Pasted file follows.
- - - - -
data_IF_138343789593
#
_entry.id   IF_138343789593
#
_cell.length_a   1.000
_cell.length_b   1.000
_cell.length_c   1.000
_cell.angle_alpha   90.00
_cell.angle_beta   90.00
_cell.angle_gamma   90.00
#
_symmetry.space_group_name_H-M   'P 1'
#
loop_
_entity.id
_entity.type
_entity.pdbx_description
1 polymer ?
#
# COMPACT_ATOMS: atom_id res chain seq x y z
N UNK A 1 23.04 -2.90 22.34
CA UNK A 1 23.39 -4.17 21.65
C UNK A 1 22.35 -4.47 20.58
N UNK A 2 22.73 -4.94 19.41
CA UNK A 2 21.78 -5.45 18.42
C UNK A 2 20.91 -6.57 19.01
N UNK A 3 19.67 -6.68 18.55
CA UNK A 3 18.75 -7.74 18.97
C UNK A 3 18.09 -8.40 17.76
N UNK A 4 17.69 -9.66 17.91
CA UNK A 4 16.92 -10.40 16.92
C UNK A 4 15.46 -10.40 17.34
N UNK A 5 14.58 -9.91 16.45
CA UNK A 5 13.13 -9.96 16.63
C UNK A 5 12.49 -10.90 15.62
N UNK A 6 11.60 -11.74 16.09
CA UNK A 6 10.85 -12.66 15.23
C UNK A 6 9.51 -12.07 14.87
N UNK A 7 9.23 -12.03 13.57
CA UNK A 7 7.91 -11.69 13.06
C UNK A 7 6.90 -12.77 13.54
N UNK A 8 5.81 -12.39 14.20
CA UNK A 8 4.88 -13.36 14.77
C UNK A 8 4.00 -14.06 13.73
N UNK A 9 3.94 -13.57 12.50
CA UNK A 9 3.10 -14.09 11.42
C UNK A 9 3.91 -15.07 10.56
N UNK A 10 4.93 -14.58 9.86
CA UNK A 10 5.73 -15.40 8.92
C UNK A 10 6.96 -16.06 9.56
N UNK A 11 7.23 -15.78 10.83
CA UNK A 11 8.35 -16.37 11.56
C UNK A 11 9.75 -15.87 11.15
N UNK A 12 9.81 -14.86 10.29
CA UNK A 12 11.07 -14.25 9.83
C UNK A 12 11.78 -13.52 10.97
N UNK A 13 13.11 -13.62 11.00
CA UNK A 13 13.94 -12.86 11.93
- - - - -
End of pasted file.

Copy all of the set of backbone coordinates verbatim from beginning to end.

data_IF_138343789593
#
_entry.id   IF_138343789593
#
_cell.length_a   1.000
_cell.length_b   1.000
_cell.length_c   1.000
_cell.angle_alpha   90.00
_cell.angle_beta   90.00
_cell.angle_gamma   90.00
#
_symmetry.space_group_name_H-M   'P 1'
#
loop_
_entity.id
_entity.type
_entity.pdbx_description
1 polymer ?
#
# COMPACT_ATOMS: atom_id res chain seq x y z
N UNK A 1 23.04 -2.90 22.34
CA UNK A 1 23.39 -4.17 21.65
C UNK A 1 22.35 -4.47 20.58
N UNK A 2 22.73 -4.94 19.41
CA UNK A 2 21.78 -5.45 18.42
C UNK A 2 20.91 -6.57 19.01
N UNK A 3 19.67 -6.68 18.55
CA UNK A 3 18.75 -7.74 18.97
C UNK A 3 18.09 -8.40 17.76
N UNK A 4 17.69 -9.66 17.91
CA UNK A 4 16.92 -10.40 16.92
C UNK A 4 15.46 -10.40 17.34
N UNK A 5 14.58 -9.91 16.45
CA UNK A 5 13.13 -9.96 16.63
C UNK A 5 12.49 -10.90 15.62
N UNK A 6 11.60 -11.74 16.09
CA UNK A 6 10.85 -12.66 15.23
C UNK A 6 9.51 -12.07 14.87
N UNK A 7 9.23 -12.03 13.57
CA UNK A 7 7.91 -11.69 13.06
C UNK A 7 6.90 -12.77 13.54
N UNK A 8 5.81 -12.39 14.20
CA UNK A 8 4.88 -13.36 14.77
C UNK A 8 4.00 -14.06 13.73
N UNK A 9 3.94 -13.57 12.50
CA UNK A 9 3.10 -14.09 11.42
C UNK A 9 3.91 -15.07 10.56
N UNK A 10 4.93 -14.58 9.86
CA UNK A 10 5.73 -15.40 8.92
C UNK A 10 6.96 -16.06 9.56
N UNK A 11 7.23 -15.78 10.83
CA UNK A 11 8.35 -16.37 11.56
C UNK A 11 9.75 -15.87 11.15
N UNK A 12 9.81 -14.86 10.29
CA UNK A 12 11.07 -14.25 9.83
C UNK A 12 11.78 -13.52 10.97
N UNK A 13 13.11 -13.62 11.00
CA UNK A 13 13.94 -12.86 11.93